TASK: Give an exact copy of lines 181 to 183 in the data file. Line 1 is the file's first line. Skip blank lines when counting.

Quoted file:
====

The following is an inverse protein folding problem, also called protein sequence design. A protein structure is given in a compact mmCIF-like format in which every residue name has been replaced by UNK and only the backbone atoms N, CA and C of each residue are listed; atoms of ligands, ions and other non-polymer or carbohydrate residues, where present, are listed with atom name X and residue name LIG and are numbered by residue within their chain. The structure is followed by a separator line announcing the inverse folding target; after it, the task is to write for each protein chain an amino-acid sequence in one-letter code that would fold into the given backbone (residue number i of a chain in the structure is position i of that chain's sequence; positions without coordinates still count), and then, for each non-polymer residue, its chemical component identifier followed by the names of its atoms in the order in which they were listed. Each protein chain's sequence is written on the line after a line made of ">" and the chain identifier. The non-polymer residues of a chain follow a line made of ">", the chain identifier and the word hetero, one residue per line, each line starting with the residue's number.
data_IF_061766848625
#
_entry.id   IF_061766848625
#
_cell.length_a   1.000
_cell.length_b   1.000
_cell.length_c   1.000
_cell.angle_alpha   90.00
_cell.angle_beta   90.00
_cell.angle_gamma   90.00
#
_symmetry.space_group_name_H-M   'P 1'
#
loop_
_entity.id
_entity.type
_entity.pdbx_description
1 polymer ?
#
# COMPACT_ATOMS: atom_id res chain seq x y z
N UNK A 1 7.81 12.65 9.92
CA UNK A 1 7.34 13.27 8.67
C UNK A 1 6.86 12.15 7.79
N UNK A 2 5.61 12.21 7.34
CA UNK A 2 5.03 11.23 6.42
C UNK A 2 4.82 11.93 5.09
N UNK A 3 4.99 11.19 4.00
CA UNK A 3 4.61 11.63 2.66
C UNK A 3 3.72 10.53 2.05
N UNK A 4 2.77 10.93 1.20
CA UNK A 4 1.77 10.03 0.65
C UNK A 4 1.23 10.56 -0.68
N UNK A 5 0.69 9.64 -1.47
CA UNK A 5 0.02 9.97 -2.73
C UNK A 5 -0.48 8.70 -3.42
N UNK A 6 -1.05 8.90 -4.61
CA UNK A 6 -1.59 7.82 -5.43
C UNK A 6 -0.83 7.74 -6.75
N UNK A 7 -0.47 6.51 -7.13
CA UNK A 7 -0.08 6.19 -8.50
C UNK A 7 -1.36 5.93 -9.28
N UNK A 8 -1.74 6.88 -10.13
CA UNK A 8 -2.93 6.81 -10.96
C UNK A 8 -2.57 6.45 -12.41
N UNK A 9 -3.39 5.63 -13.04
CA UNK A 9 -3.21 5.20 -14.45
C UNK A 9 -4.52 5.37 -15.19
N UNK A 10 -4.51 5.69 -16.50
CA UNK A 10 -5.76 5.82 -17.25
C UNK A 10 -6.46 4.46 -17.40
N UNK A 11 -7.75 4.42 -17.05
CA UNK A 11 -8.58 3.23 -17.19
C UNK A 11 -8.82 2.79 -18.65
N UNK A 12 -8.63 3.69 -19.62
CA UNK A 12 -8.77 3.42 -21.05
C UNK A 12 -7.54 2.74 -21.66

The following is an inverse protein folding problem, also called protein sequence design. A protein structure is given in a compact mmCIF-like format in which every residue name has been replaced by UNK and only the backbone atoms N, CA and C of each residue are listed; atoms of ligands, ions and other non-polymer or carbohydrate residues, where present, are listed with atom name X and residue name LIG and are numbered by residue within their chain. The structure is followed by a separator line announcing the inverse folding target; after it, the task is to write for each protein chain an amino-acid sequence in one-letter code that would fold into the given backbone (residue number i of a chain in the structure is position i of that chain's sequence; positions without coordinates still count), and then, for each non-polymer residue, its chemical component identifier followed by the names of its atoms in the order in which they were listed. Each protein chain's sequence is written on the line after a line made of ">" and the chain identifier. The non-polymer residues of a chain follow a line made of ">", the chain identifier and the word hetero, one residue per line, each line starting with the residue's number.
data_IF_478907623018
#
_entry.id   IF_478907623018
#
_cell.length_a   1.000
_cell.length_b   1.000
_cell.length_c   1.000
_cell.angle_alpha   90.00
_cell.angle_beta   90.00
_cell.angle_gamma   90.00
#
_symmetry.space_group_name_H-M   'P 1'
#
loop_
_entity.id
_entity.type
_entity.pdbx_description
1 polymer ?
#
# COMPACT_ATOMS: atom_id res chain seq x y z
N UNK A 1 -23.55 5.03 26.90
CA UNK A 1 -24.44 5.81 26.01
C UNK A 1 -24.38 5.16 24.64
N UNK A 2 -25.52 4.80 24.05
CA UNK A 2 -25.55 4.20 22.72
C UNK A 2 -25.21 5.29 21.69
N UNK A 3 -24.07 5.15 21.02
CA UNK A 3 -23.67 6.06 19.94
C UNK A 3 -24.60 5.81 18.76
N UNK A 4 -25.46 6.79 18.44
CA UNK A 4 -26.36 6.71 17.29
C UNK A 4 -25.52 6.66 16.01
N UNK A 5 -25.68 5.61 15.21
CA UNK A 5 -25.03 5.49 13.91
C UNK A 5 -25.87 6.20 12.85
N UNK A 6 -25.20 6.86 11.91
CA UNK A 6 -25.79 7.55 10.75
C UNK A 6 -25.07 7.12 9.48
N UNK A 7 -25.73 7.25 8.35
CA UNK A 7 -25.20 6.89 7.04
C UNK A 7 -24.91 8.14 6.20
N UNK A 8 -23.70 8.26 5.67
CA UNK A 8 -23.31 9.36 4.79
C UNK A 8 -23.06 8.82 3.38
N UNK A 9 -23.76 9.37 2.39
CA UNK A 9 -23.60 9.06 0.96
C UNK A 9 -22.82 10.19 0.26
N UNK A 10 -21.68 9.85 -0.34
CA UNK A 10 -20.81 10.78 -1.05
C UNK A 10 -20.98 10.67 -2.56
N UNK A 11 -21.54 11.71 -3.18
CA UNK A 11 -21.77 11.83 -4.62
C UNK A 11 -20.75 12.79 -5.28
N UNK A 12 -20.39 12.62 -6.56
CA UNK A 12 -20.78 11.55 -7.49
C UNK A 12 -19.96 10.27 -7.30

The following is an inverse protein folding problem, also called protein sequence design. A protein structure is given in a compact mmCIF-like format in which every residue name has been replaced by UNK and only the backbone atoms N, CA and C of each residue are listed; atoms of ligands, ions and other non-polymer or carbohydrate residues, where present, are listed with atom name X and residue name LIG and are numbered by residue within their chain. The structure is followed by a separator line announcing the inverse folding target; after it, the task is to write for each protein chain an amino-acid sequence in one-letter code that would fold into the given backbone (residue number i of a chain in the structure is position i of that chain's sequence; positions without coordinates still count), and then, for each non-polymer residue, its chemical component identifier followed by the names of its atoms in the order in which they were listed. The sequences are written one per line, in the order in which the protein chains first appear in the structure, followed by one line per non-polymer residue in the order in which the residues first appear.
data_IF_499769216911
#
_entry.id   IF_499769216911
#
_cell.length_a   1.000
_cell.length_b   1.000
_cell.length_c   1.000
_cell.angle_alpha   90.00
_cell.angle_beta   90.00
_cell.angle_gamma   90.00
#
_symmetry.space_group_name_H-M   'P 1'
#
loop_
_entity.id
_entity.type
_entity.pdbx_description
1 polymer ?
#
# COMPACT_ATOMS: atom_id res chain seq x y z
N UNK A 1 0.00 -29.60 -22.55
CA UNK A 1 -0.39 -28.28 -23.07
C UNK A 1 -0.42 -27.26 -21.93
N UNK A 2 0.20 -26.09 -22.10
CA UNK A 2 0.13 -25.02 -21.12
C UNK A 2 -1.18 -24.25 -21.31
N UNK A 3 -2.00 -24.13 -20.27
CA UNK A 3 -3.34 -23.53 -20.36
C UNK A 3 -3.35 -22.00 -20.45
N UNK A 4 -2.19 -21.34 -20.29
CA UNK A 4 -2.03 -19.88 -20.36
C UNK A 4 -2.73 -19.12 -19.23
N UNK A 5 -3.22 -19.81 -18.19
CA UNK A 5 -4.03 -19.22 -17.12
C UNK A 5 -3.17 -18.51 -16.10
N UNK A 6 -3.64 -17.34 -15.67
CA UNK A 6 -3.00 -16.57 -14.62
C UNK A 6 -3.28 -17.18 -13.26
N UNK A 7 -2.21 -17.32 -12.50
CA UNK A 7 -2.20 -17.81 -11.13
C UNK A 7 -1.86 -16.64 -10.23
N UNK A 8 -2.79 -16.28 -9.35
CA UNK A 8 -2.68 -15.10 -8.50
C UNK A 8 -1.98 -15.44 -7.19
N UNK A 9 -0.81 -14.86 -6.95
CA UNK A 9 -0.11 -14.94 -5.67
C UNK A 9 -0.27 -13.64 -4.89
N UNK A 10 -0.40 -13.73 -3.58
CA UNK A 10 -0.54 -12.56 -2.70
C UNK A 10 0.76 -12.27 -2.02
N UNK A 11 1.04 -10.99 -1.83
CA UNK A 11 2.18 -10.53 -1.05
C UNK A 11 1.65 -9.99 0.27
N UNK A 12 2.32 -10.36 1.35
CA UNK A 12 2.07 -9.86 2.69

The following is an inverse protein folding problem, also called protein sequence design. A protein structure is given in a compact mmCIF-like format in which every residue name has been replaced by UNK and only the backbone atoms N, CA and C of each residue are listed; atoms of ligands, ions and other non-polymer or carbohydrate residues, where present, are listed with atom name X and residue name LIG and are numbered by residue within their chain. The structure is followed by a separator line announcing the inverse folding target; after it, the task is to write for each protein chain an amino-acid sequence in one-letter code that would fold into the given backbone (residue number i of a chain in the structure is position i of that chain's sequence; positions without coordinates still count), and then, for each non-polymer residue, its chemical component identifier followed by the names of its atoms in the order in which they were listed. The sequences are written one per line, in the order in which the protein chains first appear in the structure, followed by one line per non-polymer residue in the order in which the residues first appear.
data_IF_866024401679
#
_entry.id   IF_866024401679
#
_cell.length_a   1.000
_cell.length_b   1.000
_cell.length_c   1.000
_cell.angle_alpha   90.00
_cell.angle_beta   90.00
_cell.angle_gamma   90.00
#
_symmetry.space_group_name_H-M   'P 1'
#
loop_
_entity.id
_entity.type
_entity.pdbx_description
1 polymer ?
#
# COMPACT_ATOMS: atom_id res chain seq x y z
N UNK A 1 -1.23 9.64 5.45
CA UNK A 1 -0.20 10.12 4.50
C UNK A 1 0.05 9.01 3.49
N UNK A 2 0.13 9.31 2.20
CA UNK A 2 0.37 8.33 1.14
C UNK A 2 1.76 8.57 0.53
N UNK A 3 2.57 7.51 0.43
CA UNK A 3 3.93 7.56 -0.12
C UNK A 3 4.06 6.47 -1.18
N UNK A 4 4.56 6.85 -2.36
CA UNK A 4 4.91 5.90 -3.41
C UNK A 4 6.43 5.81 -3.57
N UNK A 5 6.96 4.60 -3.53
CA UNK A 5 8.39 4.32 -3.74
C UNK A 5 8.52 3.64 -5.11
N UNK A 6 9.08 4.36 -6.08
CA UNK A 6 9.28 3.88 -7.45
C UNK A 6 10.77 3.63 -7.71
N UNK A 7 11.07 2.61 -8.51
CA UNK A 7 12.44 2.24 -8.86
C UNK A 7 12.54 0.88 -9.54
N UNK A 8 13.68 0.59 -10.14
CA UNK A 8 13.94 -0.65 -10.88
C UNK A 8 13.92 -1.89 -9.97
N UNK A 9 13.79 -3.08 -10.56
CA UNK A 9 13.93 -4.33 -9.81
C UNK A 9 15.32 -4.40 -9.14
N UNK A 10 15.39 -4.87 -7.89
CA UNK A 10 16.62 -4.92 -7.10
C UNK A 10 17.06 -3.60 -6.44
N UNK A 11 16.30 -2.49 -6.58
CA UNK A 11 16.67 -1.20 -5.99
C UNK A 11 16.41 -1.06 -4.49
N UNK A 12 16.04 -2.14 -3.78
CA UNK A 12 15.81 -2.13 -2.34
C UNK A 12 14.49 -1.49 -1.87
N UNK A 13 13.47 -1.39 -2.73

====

_cell.angle_gamma   90.00
#
_symmetry.space_group_name_H-M   'P 1'